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Why I Wrote "Water and Blood"

I knew that to complete the marathon of writing a novel it would need to have meaning for me on a personal level as well as being a good story. I believe that climate change is very real, and we cannot know how it will impact on our societies, but it was something I wanted to write about. I didn’t want to write a far-future story set beyond a time that is recognisable. I wanted to write about what might happen immediately after a disaster caused by climate change.

I’d read extensively about the glacier shrinkage. If all the ice in Greenland fell into the sea it would increase sea levels by six metres. But that could only occur in a slow way. The West Antarctic ice shelf is a more likely candidate for causing a sudden rise. Scientists are becoming increasingly concerned about this vast volume of ice and snow and the likelihood of it detaching from Antarctica. Should this happen the impact on sea levels would be immediate, flooding cities containing billions of people.

Image from InstaWalli Pixabay

Questions began popping into my head. How would people survive this disaster? How would they live in the immediate aftermath. Nuclear power stations, oil refineries, and logistical infrastructure are all commonly sited on coastlines. People would have no power, no fuel, no transport.

On this small island of Britain, currently dependant on imports to feed its population, what might occur in the weeks and months after the flood?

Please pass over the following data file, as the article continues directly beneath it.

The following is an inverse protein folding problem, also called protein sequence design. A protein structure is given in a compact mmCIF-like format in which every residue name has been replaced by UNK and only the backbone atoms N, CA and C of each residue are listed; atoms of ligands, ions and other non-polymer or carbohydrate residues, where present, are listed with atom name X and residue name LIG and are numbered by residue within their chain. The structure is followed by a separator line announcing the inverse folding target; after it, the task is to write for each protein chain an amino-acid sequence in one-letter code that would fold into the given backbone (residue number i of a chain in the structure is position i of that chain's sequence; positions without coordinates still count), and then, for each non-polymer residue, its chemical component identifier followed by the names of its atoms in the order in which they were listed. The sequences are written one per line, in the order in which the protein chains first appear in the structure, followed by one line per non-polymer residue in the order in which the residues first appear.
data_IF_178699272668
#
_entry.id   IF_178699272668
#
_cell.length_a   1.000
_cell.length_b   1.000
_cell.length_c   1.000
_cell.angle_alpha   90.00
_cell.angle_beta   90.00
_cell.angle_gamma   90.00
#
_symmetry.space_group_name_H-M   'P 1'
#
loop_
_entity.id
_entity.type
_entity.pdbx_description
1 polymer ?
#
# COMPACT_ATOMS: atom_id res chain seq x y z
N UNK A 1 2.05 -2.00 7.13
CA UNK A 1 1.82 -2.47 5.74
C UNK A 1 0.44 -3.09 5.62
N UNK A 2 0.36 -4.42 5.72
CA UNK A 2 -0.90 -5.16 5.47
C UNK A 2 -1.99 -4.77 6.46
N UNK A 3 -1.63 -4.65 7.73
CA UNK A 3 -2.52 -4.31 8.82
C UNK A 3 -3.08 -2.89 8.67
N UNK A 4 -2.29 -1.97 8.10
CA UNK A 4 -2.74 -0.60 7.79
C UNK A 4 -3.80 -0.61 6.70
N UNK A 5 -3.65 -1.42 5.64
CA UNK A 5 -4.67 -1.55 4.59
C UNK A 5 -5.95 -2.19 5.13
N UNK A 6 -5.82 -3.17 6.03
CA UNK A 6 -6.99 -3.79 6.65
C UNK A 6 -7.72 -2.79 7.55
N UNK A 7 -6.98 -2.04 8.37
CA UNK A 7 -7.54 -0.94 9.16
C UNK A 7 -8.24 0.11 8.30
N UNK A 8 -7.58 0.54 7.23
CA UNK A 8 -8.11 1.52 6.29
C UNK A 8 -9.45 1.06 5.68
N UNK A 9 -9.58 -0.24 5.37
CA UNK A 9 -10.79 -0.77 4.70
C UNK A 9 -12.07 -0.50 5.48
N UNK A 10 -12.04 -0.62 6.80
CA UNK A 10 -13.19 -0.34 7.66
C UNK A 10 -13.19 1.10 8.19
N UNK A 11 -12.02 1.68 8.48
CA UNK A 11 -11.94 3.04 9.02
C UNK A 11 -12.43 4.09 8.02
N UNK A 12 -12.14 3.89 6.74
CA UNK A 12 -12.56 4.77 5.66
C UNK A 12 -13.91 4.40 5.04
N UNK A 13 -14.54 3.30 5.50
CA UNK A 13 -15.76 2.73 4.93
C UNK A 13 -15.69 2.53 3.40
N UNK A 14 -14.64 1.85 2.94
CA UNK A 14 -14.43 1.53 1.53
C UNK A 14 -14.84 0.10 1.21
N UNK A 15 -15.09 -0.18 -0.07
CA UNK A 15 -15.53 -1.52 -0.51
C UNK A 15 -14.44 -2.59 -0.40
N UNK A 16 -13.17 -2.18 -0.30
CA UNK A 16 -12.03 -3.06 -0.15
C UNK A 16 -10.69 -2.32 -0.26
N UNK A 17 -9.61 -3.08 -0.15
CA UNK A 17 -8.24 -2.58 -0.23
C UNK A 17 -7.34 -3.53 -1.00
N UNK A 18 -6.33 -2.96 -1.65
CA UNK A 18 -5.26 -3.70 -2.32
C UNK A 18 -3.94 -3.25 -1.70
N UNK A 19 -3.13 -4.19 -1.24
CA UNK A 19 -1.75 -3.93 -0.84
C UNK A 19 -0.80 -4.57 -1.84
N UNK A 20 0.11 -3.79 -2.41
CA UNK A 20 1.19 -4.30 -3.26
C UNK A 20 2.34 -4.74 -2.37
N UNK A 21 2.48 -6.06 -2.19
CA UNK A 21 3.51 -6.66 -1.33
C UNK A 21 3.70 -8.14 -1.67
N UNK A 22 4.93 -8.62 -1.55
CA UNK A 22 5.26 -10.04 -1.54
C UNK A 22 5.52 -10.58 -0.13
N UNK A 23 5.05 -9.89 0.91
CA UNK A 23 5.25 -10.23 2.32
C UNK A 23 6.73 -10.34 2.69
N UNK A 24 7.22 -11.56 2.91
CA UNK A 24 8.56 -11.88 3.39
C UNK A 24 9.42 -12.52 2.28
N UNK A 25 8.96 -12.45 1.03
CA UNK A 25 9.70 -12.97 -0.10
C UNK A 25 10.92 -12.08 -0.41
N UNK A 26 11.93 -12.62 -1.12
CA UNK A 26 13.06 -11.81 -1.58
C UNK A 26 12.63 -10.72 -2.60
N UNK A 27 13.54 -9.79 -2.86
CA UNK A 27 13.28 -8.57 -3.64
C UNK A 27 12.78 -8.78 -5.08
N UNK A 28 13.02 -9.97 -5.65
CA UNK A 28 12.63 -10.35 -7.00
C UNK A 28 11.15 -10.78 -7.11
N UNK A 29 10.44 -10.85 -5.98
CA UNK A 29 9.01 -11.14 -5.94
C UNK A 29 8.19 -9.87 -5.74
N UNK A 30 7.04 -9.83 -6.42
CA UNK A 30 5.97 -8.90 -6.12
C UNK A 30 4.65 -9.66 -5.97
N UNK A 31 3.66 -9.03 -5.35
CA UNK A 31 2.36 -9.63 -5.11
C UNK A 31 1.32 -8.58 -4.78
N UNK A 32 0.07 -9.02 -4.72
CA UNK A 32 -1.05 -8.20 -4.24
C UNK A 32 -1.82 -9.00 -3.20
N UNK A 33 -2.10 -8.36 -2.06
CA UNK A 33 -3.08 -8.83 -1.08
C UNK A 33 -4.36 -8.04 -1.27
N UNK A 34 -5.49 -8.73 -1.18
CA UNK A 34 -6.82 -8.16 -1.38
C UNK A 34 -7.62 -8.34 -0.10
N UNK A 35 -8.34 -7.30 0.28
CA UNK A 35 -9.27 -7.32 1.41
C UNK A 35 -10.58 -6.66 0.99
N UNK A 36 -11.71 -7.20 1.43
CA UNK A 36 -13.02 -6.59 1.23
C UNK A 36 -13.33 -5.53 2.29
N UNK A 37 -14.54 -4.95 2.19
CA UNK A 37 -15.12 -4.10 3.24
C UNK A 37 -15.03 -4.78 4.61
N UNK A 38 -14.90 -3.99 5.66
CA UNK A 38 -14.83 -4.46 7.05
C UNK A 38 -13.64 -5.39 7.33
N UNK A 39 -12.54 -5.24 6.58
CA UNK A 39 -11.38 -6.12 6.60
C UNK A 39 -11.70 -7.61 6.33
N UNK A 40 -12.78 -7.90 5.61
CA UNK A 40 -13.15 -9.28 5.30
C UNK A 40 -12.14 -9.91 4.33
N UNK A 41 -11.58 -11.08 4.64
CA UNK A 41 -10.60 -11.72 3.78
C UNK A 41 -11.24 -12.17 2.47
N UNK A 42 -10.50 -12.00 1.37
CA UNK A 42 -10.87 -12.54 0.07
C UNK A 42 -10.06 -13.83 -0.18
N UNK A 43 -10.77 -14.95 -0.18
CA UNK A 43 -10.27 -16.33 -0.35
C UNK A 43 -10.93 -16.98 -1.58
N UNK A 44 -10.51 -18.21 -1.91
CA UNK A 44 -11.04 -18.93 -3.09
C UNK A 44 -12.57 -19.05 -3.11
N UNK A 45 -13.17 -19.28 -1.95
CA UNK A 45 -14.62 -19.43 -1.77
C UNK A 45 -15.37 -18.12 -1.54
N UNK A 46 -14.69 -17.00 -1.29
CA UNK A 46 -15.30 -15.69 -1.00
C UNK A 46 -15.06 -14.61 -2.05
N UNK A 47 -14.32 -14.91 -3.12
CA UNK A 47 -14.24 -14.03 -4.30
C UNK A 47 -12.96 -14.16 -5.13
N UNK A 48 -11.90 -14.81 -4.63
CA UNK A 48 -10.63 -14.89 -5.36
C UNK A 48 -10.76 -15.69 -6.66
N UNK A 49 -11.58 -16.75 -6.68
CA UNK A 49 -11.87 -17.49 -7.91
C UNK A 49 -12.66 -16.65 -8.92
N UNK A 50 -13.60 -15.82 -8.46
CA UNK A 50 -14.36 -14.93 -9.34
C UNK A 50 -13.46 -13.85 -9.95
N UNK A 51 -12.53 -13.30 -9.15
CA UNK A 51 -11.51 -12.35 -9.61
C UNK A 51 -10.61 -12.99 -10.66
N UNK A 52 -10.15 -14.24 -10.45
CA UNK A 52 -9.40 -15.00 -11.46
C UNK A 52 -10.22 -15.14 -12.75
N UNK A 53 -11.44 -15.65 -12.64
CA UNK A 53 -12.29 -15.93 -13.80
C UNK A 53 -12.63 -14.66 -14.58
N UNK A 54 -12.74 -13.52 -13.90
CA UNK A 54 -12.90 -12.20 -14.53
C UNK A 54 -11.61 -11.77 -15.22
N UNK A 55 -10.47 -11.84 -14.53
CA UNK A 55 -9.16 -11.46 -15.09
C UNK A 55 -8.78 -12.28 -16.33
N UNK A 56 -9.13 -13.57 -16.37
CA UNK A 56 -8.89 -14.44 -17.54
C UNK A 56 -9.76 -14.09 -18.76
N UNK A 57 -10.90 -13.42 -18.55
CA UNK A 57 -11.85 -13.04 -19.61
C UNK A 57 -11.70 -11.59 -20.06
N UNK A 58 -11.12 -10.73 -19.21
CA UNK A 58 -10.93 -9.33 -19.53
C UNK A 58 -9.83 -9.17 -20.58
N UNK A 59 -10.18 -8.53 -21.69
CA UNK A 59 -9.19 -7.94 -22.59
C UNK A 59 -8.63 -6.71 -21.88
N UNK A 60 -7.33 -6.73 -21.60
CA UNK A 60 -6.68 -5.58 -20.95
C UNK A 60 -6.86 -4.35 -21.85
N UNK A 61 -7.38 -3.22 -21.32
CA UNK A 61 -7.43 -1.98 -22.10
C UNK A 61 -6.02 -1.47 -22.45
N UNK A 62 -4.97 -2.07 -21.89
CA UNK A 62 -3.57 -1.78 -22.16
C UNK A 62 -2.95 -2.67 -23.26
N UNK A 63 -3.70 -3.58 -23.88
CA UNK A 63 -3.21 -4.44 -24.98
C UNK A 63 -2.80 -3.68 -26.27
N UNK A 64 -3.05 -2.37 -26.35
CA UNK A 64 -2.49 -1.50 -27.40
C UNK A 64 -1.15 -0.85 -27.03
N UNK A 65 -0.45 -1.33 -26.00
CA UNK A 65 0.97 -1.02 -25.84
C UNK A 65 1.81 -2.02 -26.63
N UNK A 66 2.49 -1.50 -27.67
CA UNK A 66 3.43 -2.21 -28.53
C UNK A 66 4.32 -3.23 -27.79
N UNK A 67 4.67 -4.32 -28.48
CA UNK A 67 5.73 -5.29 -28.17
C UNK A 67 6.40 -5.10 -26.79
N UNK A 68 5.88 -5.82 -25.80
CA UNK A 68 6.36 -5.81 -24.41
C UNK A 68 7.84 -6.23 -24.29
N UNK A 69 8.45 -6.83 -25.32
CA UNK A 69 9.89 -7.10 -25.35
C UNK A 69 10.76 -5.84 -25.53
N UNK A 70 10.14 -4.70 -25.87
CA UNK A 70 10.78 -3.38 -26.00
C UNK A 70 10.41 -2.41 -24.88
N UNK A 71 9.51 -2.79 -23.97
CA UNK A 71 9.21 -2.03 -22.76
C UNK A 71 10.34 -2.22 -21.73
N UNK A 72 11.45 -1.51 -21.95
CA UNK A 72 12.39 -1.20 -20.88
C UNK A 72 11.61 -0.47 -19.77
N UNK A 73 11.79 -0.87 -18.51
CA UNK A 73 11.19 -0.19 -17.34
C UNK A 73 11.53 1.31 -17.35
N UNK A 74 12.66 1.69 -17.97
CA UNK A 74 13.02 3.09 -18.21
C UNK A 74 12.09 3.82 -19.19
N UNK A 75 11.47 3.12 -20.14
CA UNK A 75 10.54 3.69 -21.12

Water and Blood is an attempt to answer some of these questions; not at the macro, governmental organisation level, but how individuals and families might experience this catastrophe.

The way people behave towards each other has long held my interest and I have worked as a family therapist in the past. I have witnessed what stress can do to family relationships.

Water and Blood is more than a record of potential disaster. It is a story of the breakdown of family relationships, a story of deviousness, deception, and betrayal; and the extremes people will resort to when compelled.

Image by Siggy Nowak Pixabay

From the back cover:

‘Not for the faint hearted but I couldn’t put it down.’ – Penny Mountain

When the flood came people drowned; or starved.

Few were prepared when water ravaged the world. Lucy Marchand and her family believed they were the lucky ones.

Isolated in their North Cornwall smallholding the family thought they had enough to survive the bleakest of winters.

Shortages, attacks, and sibling rivalries bring out the best, and the worst, in the family, forcing Lucy to make impossible choices.

A story too plausible to be ignored.

Compelling and fast paced, “Water and Blood” is both thrilling and horrific.

Read this gripping debut from Rik Lonsdale

Rik Lonsdale 2nd September 2023

A version of this post appeared in Patricia's Pen on 22nd March 2023

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